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Disk partitions for performance?

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June 7, 2010 9:05:49 AM

Hello,

is there any best practise these days for partitioning a HDD drive on a home PC system? Mostly in terms of disk performance.

I kind of "like" partitions and have by tradition created at least one operating system partition, one for the pagefile and one for data. It is no problem for me handling these different drive letters in terms of managability, but is there any gain performance wise in doing so? Or could it even be the opposite?

I am grateful for any advice on this topic.


EDIT: Changed thread from discussion to question.

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a c 415 G Storage
June 7, 2010 9:58:01 AM

You get better performance from the data which resides on the outermost tracks of the drive, since those tracks hold the most data and therefore have the fastest transfer rates and least head movement.

To get the best performance, create a partition on the drive only as large as you need and leave the rest unpartitioned - this will keep the data away from the slower inner tracks. The downside of this is that it's more difficult to deal with when you fill up the partition and want more space.

A school of thought recommends creating multiple partitions for various types of data, with the most frequently accessed ones occupying the outermost portion of the disk (ie, being the "first" partitions). The OS would typically be the first partition, possibly followed by a page file partition, then perhaps a scratch file partition, documents, archive files, etc. But this can backfire if your workload has to access files heavily in alternate partitions, since moving from one partition to another typically takes longer.

Personally I find that if you just use a single, whole-drive partition for each disk and then keep it well defragmented, you get pretty close to the same performance. To maximize performance and ease administration and backups I use two disks - one for the OS and one for everything else.
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June 7, 2010 10:07:44 AM

sminlal said:
You get better performance from the data which resides on the outermost tracks of the drive, since those tracks hold the most data and therefore have the fastest transfer rates and least head movement.


Thank you for your reply!

I have a few question regarding this, if you know:

Does the different tracks have different amount of sectors? (More on the edge and fewer inmost?)

As to the partition placement, how does this relate to a drive having multiple "disks" (I do not know the name. "Heads" a long time ago.) If the logical disk space stretches over several plates and on both sides of them, can you know where your data really is and optimize for that?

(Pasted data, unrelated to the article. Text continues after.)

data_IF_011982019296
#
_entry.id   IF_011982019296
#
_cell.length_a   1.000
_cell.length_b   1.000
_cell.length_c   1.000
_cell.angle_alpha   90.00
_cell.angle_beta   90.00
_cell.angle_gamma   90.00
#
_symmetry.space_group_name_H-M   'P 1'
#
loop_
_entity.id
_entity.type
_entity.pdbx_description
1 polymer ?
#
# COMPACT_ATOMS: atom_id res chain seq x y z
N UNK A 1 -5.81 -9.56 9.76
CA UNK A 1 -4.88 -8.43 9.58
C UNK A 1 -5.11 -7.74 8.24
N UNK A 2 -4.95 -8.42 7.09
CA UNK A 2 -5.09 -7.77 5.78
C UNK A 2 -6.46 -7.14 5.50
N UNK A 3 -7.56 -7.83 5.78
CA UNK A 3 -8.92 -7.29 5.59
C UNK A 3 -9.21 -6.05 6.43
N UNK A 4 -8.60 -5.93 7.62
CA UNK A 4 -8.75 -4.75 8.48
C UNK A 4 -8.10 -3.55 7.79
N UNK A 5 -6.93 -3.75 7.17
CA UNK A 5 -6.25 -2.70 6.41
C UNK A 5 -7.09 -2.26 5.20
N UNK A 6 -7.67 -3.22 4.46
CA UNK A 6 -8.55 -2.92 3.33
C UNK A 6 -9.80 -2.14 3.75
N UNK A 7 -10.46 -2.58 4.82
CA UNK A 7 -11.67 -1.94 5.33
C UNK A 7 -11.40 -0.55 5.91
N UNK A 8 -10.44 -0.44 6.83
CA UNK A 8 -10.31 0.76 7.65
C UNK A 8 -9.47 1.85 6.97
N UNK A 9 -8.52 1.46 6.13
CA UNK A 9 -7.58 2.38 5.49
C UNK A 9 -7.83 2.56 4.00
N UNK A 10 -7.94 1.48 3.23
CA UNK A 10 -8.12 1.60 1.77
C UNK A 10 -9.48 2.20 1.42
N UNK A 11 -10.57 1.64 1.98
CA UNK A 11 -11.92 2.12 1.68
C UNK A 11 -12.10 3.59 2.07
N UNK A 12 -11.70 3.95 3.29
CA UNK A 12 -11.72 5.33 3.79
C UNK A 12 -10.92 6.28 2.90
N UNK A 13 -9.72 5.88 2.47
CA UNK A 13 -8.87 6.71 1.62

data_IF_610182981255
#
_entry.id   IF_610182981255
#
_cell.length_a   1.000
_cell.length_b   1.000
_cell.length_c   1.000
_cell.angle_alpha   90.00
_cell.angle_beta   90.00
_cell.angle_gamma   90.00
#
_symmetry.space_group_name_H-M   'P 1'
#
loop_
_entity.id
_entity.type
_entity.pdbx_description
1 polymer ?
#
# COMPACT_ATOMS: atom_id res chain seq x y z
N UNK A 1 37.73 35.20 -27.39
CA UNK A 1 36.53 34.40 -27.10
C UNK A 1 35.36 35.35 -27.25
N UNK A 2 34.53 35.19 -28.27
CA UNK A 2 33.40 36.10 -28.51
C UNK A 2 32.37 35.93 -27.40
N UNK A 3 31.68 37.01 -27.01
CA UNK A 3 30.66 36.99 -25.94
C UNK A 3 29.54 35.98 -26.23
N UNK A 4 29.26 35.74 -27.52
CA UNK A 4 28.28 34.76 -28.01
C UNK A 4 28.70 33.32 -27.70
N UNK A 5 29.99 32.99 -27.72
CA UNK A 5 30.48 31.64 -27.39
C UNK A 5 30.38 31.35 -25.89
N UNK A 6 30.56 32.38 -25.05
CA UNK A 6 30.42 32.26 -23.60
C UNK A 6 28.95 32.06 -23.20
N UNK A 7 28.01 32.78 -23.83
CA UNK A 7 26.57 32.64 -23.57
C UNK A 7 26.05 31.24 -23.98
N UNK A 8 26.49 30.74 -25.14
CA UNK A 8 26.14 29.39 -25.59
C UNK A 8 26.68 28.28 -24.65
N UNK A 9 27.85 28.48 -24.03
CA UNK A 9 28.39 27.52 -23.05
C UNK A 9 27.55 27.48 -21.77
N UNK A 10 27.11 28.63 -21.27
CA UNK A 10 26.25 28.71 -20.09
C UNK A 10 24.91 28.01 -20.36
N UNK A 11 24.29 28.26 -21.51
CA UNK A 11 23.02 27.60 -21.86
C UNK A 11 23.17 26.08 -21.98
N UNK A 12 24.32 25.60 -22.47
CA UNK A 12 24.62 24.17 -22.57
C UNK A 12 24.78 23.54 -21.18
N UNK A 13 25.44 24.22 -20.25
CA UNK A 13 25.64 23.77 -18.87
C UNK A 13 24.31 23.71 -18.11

On a 1TB drive, is there any rule-of-thumb how large partition could be that would benefit from what you wrote above? Is there any approximate limit here?
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a b G Storage
June 7, 2010 12:05:18 PM

Here's what I did on my 750GB drive:

partition 1: appr 50-60GB (not in front of that computer now). OS, and a few of my most common programs - firefox, MS office.

partition 2: appr 250GB. Program files and other moderately used files

partition 3: remaining space. Misc storage for rarely used files. Larger downloads, VM storage.
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June 7, 2010 6:04:19 PM


Thanks for your reply!

I still wonder about the typical amount of plates in a harddrive and if both sides on each plate is typicaly used?

And if there could be found in the specifications for a drive how it is physicaly laid out? For example, if a 1TB drive perhaps has only one internal plate, but uses both sides, then perhaps the second half of the disk, around 500GB, would be the beginning on the other side. However that would asume that the tracks/cylinders has the same amount of sectors all the way in.

Without knowing this it could be quite hard to do an optimal partitioning of a drive. Or am I wrong about this totaly?
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a c 415 G Storage
June 7, 2010 8:52:03 PM

> Does the different tracks have different amount of sectors? (More on the edge and fewer inmost?)

Yes, modern drives pack more sectors around the outer tracks than around the inner ones to take advantage of the greater length available near the outer edge of the disk. Early hard drives didn't do this, but all modern ones have done it for around a decade or more.


> As to the partition placement, how does this relate to a drive having multiple "disks"

"Platters" is the word you're looking for. Disk drives are written cylinder-by-cylinder. In other words, when writing to a disk drive the data is written to all of the outermost tracks on the top and bottom of every platter first, then the heads are moved one "notch" inward and then all of the tracks accessible from that position are written, and so on. Discs are NOT written in platter order (like a vinyl LP record, for example).